The concept of “returns to scale” describes the rate of increase in production relative to the associated increase in the factors of production in the long run. In other words, it describes how effectively and efficiently—in other words, profitably—a particular company or business is producing its goods or services. At this point, all factors of production are variable (not fixed) and can scale up. Therefore, the scale of production can be changed by changing the quantity of all factors of production.
Conceptualizing “returns to scale” is an effort to specifically understand how production increases relative to factors contributing to production. Production functions typically include capital as well as labor.
The difference between economies of scale and returns to scale is that economies of scale show the effect of an increased output level on unit costs, while the return to scale focus only on the relation between input and output quantities.
The Law of Returns to Scale
Returns to scale are actually governed by three separate laws:
1. Law of Increasing Returns to Scale
If production increases by more than the proportional change in factors of production, this means there are increasing returns to scale.
2. Law of Constant Returns to Scale
If production increases by the same proportional change as all factors of production are also changing, then there are constant returns to scale.
3. Law of Diminishing returns to Scale
If production increases by less than that proportional change in factors of production, there are decreasing returns to scale.
Increasing Returns to Scale
Increasing returns to scale happen when all the factors of production are increased; at this point, the output increases at a higher rate.
For example, if all inputs are doubled, the overall output will increase at more than twice the rate—this is the increase in output relative to inputs that “increasing” describes.
Diminishing Returns to Scale
Decreasing or decreasing returns to scale are taking place when all the factors of production increase in a given proportion, but the output increases at a lesser rate than that of the increase in factors of production. To compare this to increasing returns to scale: for decreasing returns to scale, increasing inputs leads to smaller increases in output; for increasing returns to scale, increasing inputs leads to the opposite—larger increases in output.
For example, if the factors of production are doubled, then the output will be less than doubled.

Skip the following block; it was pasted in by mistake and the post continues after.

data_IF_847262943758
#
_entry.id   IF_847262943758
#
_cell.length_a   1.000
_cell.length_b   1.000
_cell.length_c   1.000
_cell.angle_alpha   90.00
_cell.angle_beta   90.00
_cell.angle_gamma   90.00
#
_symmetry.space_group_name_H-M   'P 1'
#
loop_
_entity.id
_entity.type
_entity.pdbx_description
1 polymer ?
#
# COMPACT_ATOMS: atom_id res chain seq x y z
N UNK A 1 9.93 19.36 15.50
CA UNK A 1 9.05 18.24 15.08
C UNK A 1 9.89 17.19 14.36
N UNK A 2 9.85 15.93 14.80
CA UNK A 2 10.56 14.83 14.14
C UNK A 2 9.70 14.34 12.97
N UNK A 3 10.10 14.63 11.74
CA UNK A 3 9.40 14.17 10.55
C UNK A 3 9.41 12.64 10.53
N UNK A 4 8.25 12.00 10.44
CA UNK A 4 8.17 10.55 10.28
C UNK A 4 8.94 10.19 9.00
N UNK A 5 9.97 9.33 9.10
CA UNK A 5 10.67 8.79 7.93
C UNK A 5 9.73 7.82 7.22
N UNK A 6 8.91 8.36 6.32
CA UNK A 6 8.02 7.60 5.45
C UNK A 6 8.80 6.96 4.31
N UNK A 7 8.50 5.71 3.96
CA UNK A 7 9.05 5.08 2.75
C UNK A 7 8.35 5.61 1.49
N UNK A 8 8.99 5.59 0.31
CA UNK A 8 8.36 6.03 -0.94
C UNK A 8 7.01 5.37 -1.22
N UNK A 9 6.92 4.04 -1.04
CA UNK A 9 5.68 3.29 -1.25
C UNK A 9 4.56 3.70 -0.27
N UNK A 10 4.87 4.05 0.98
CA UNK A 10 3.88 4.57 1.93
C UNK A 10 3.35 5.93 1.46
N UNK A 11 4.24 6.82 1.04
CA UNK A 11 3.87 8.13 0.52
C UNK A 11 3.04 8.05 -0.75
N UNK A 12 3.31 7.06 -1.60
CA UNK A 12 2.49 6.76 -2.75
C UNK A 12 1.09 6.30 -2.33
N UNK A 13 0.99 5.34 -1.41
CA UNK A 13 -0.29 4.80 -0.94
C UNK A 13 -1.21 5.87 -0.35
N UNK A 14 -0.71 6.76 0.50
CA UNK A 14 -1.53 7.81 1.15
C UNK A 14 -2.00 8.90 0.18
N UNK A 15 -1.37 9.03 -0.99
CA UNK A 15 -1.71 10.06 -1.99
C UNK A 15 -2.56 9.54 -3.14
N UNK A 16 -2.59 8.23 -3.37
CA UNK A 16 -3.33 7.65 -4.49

Constant Returns to Scale
Constant returns to scale occur when the output increases in exactly the same proportion as the factors of production. In other words, when inputs (i.e. capital and labor) increase, outputs likewise increase in the same proportion as a result. As an example of constant returns to scale, if the factors of production are doubled, then the output will also be exactly doubled.
Here is a graph representing the concept of constant returns to scale—the increase is represented by a straight line at a 45-degree angle since increases on the X-axis (inputs—units of labor/capital) are always equal to increases on the Y-axis (overall output).
Note that returns to scale take place over the long run, during which time labor and capital are typically variable.
Constant Returns to Scale & Economies of Scale
In a situation where a firm experiences constant returns to scale, there are likely to be fewer economies of scale, but this is balanced out by fewer diseconomies of scale. Nevertheless, it is still possible for a firm to enjoy economies of scale while experiencing constant returns to scale, because they may experience bulk buying economies (purchasing larger quantities of inputs lowering their cost per unit) and financial and marketing economies.
Multipliers for Returns to Scale
Our multiplier, in this case, will be m. If we double our inputs of capital and labor, then m = 2. The question is whether our outputs are greater than double, double exactly, or increase by less than double. Our three forms of return to scale (described above) can be described as such in these terms:
- Increasing returns to scale: When the input increases by m, and the output increases by greater than m.
- Constant returns to scale: When the input increases by m, and the output also increases by exactly m.
- Decreasing returns to scale: When the input increases by m, and the output increases by less than m.
7 thoughts on “Constant Returns to Scale”
Why do firms need to stop adding more inputs at a point where there is a constant return to scale?
Constant returns to scale is the situation when you employ some amount of input that gives the same amount of output. It means you are already employing a sufficient amount of inputs that your production is large and you are producing at a low cost. This means your company is efficient and earning more profit which is a common objective of any firm. This is why you need to stop adding more inputs when you (as a producer) realize constant returns to scale.
Otherwise, if you add more input you will experience decreasing returns to scale because the more input you employ (large quantity of raw materials, labour, etc), the complex it becomes and the efficiency of your company declines than before making less profit for your company.
Doesn’t your vertical axis show a 20% increase in output (while your horizontal shows a 10% increase). You have a 45 degree angle (or at least it appears so), but your axes are calibrated differently.
You’re right about the 10% increase. It should be 20%.
Huh? On the vertical axis, the output went from 10 to 11; an increase of 1.
1/10 = 10%.
He is right with the 10% increase in the output…what matters is the percentage increase and not the change in the number of units
(11-10)/10 *100 = 10%
Apart from economies of scale what are some of the causes of constant returns to scale